into France to the king and the lords of France; and A.D. 1399. he had said, and borne testimony, and set abroad, that King Henry was false and wicked; all saying that this crime and misdeed was not to be pardoned, but demanded a very cruel punishment. King Henry, who was wise and discerning, was not inclined to put him to death so soon, but took some pity on him, for the earl excused himself that what had been done was done by order and command of the four knights above named who had been beheaded. The king believed the excuse soon enough, but those of his council would not listen to it, and they said, and so did the Londoners, that he should die, for he had well deserved it; and so the Earl of Salisbury remained in prison in great peril of his life. Sir John de Holland, Earl of Huntingdon, who was at that time warden of Calais, grieved very much for his brother King Richard, who had been taken and put in prison in the Tower of London and sentenced to pass his life there, or wherever else it might please King Henry and his council, and had resigned the kingdom, the crown, and the whole government to Henry of Lancaster as King of England. The Earl of Huntingdon, whatever annoyance or displeasure he might feel about King Richard his brother, considered the times and what had happened, and saw that he alone against the power of England could not help it; and the countess his wife also, who was sister-german to King Henry, said to hirn when he had returned to England: "My lord, "you must let pass your anger well and wisely, and "do nothing by which you may take harm, for my "lord the king my brother can do you much good; "and then you see that all the country inclines to "him, and if you show him any ill-will you are lost; "so do you dissimulate over this matter, I beg and "counsel you, for King Henry is quite as much your "brother as King Richard was; then stay by him,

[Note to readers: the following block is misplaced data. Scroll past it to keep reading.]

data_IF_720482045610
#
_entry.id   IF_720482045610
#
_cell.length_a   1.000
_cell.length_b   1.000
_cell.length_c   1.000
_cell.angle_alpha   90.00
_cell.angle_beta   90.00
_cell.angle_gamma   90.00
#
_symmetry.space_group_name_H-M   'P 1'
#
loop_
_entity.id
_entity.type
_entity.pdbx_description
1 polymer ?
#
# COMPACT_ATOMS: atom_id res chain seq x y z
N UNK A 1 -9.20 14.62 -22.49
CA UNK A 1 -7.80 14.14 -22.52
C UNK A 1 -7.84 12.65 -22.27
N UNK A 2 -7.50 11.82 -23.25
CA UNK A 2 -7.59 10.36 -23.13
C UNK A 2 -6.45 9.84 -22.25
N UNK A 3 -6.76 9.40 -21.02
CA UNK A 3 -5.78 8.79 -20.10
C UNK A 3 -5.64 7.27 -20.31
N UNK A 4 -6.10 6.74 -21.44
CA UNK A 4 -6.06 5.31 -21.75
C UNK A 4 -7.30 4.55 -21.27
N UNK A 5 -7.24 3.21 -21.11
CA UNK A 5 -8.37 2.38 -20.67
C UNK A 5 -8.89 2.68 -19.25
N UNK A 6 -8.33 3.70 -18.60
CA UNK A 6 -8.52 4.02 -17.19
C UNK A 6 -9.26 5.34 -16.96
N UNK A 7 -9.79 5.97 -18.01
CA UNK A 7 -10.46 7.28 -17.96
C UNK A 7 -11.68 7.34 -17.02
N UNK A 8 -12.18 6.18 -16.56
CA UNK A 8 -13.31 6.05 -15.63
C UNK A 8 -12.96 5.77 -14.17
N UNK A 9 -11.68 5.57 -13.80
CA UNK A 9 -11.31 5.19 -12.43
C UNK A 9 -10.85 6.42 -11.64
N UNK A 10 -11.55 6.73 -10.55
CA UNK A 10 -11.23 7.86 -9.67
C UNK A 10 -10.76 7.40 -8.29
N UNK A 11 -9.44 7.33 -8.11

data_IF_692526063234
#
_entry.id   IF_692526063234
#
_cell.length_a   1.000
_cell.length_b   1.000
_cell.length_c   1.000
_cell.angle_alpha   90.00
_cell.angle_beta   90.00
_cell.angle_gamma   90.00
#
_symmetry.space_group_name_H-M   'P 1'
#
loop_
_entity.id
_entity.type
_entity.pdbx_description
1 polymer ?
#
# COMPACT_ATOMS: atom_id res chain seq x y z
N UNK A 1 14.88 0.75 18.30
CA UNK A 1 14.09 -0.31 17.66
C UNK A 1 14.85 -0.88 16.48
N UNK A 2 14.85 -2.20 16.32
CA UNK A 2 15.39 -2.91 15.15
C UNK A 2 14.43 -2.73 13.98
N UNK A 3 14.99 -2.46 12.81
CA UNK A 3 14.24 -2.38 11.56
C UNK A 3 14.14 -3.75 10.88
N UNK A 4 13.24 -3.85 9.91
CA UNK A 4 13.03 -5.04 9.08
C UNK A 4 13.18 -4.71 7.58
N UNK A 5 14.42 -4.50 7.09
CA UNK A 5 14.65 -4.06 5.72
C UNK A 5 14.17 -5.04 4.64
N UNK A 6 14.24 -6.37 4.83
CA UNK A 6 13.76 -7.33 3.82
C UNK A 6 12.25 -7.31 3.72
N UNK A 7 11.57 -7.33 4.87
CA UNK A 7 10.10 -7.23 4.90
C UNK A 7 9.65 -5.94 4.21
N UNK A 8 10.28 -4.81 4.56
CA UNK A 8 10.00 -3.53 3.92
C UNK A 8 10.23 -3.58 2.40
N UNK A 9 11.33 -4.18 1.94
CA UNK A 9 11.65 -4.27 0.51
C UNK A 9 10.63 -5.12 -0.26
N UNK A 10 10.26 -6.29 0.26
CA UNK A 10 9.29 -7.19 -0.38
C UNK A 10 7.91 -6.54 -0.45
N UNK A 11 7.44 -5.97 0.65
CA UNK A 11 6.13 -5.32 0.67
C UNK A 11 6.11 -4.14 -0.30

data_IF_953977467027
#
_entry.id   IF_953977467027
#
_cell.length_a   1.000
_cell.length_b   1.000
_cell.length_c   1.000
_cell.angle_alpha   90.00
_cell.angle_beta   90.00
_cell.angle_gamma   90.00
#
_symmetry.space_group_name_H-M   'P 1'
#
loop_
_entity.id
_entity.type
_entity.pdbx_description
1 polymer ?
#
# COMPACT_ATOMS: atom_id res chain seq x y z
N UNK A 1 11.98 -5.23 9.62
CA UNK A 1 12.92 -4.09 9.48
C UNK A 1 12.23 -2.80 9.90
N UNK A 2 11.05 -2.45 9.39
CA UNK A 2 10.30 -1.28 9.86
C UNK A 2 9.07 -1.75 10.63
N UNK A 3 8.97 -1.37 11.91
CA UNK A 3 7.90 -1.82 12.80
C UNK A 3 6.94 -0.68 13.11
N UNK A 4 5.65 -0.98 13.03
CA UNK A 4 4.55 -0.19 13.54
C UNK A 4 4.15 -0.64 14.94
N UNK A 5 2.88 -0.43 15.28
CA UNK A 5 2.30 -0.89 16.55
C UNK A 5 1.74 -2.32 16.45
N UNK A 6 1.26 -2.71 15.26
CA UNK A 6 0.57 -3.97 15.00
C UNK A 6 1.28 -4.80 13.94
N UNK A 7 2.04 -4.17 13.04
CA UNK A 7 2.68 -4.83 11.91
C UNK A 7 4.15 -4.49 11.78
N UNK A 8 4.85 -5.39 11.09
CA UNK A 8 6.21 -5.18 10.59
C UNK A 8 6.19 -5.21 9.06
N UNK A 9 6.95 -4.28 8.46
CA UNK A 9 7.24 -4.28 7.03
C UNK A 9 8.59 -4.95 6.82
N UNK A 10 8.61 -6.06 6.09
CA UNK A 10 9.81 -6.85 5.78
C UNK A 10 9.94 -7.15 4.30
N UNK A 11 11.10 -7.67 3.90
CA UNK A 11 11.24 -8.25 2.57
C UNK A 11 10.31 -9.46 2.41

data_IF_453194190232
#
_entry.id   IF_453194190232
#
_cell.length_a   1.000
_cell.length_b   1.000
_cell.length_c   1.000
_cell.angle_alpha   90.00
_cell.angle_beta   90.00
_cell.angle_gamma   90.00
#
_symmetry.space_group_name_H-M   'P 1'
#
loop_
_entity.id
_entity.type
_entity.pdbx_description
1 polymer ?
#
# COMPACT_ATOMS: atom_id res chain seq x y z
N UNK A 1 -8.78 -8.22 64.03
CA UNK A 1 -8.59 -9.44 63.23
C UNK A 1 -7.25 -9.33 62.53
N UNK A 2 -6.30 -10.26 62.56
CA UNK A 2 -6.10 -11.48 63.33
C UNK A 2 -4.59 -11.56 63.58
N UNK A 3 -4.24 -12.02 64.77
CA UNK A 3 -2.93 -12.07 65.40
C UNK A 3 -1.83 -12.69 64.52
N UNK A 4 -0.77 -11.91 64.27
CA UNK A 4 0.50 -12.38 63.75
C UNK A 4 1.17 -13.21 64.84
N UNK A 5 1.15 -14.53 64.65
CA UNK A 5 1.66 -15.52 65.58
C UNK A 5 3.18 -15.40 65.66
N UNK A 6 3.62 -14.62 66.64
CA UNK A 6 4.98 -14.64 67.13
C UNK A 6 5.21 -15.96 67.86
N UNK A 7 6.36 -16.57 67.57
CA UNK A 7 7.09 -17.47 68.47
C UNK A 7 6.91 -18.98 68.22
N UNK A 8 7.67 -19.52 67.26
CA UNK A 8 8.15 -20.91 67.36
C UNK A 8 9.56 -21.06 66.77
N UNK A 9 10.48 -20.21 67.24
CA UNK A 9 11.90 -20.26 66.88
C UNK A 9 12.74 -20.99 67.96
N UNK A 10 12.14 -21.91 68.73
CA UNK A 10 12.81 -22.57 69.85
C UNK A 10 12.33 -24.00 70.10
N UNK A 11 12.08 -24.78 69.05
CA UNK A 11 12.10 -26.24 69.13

A.D. 1399." and you will find him a good and ready friend, for "there has never been in England a king so rich as "be is, and be can do you and your children a great "deal of good." The Earl of Huntingdon understood well the words which bis wife bad said and explained to him, for he was sensible enough, and he believed them and listened to them; so he betook himself to King Henry bis brother in-law, did homage, and promised him his fealty, loyalty, and service; and the king received him, and was greatly rejoiced thereat, so that afterwards the Earl of Huntingdon was able to do so much through the good friends and power which he acquired, and so importuned the king, that the Earl of Salisbury was beard and all his excuses received, and he was pardoned all that be had done ill about his journey to France, and returned into the good graces of King Henry and the country. Now we will leave this matter for a little, and return to the Lady de Coucy, who was going back to France.